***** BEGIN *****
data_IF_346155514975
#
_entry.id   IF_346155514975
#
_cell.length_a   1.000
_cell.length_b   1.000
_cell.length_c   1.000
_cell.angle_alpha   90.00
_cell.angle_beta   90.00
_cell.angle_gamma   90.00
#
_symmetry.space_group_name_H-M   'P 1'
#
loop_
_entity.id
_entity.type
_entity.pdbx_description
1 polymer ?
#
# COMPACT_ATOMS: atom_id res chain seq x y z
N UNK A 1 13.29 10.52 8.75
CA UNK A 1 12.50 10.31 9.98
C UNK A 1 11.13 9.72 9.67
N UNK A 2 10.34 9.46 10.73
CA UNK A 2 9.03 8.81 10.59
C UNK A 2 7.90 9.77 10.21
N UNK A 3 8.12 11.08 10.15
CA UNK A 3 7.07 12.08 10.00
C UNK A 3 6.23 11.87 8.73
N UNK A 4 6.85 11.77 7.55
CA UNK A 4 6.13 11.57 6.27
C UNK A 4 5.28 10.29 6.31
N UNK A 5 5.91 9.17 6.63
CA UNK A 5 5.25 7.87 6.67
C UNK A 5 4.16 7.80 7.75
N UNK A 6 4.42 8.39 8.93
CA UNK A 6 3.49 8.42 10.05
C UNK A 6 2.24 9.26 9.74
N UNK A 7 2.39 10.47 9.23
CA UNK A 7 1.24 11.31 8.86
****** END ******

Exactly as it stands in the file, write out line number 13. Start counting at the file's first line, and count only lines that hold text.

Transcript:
#